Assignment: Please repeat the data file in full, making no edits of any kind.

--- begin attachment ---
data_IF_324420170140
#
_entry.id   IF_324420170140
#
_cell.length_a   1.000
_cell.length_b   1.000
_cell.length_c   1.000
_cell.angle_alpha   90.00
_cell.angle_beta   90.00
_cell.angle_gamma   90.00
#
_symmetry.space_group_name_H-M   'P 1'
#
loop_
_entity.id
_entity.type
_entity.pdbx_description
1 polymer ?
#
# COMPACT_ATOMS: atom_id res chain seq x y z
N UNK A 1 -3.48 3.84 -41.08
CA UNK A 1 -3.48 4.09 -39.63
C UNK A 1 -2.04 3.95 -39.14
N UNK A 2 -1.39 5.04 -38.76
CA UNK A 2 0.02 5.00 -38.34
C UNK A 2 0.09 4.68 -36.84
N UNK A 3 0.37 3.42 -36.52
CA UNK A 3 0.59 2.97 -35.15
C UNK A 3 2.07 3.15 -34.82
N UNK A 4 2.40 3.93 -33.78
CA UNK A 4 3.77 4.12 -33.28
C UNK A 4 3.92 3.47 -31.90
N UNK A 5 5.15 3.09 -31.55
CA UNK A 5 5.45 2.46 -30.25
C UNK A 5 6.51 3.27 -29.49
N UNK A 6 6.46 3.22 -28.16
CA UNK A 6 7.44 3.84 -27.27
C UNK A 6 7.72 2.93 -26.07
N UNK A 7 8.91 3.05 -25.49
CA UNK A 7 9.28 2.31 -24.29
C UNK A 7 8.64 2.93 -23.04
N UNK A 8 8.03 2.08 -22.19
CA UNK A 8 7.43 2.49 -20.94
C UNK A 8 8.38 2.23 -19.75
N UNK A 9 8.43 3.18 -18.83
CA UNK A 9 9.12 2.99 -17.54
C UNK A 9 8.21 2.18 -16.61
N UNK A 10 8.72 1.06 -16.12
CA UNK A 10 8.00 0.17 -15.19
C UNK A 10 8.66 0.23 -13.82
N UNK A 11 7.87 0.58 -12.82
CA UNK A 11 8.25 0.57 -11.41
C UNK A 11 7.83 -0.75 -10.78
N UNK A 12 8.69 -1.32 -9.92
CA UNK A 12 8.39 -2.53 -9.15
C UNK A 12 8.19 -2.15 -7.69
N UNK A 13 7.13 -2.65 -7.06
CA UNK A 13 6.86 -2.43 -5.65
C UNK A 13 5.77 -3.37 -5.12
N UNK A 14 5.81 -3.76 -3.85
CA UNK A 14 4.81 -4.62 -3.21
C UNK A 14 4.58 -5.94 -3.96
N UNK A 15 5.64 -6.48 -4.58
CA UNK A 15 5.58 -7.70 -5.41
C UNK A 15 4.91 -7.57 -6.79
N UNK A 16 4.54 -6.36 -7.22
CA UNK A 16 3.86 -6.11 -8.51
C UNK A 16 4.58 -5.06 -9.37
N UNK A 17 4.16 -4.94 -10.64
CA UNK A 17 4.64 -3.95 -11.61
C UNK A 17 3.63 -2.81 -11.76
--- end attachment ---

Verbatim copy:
data_IF_324420170140
#
_entry.id   IF_324420170140
#
_cell.length_a   1.000
_cell.length_b   1.000
_cell.length_c   1.000
_cell.angle_alpha   90.00
_cell.angle_beta   90.00
_cell.angle_gamma   90.00
#
_symmetry.space_group_name_H-M   'P 1'
#
loop_
_entity.id
_entity.type
_entity.pdbx_description
1 polymer ?
#
# COMPACT_ATOMS: atom_id res chain seq x y z
N UNK A 1 -3.48 3.84 -41.08
CA UNK A 1 -3.48 4.09 -39.63
C UNK A 1 -2.04 3.95 -39.14
N UNK A 2 -1.39 5.04 -38.76
CA UNK A 2 0.02 5.00 -38.34
C UNK A 2 0.09 4.68 -36.84
N UNK A 3 0.37 3.42 -36.52
CA UNK A 3 0.59 2.97 -35.15
C UNK A 3 2.07 3.15 -34.82
N UNK A 4 2.40 3.93 -33.78
CA UNK A 4 3.77 4.12 -33.28
C UNK A 4 3.92 3.47 -31.90
N UNK A 5 5.15 3.09 -31.55
CA UNK A 5 5.45 2.46 -30.25
C UNK A 5 6.51 3.27 -29.49
N UNK A 6 6.46 3.22 -28.16
CA UNK A 6 7.44 3.84 -27.27
C UNK A 6 7.72 2.93 -26.07
N UNK A 7 8.91 3.05 -25.49
CA UNK A 7 9.28 2.31 -24.29
C UNK A 7 8.64 2.93 -23.04
N UNK A 8 8.03 2.08 -22.19
CA UNK A 8 7.43 2.49 -20.94
C UNK A 8 8.38 2.23 -19.75
N UNK A 9 8.43 3.18 -18.83
CA UNK A 9 9.12 2.99 -17.54
C UNK A 9 8.21 2.18 -16.61
N UNK A 10 8.72 1.06 -16.12
CA UNK A 10 8.00 0.17 -15.19
C UNK A 10 8.66 0.23 -13.82
N UNK A 11 7.87 0.58 -12.82
CA UNK A 11 8.25 0.57 -11.41
C UNK A 11 7.83 -0.75 -10.78
N UNK A 12 8.69 -1.32 -9.92
CA UNK A 12 8.39 -2.53 -9.15
C UNK A 12 8.19 -2.15 -7.69
N UNK A 13 7.13 -2.65 -7.06
CA UNK A 13 6.86 -2.43 -5.65
C UNK A 13 5.77 -3.37 -5.12
N UNK A 14 5.81 -3.76 -3.85
CA UNK A 14 4.81 -4.62 -3.21
C UNK A 14 4.58 -5.94 -3.96
N UNK A 15 5.64 -6.48 -4.58
CA UNK A 15 5.58 -7.70 -5.41
C UNK A 15 4.91 -7.57 -6.79
N UNK A 16 4.54 -6.36 -7.22
CA UNK A 16 3.86 -6.11 -8.51
C UNK A 16 4.58 -5.06 -9.37
N UNK A 17 4.16 -4.94 -10.64
CA UNK A 17 4.64 -3.95 -11.61
C UNK A 17 3.63 -2.81 -11.76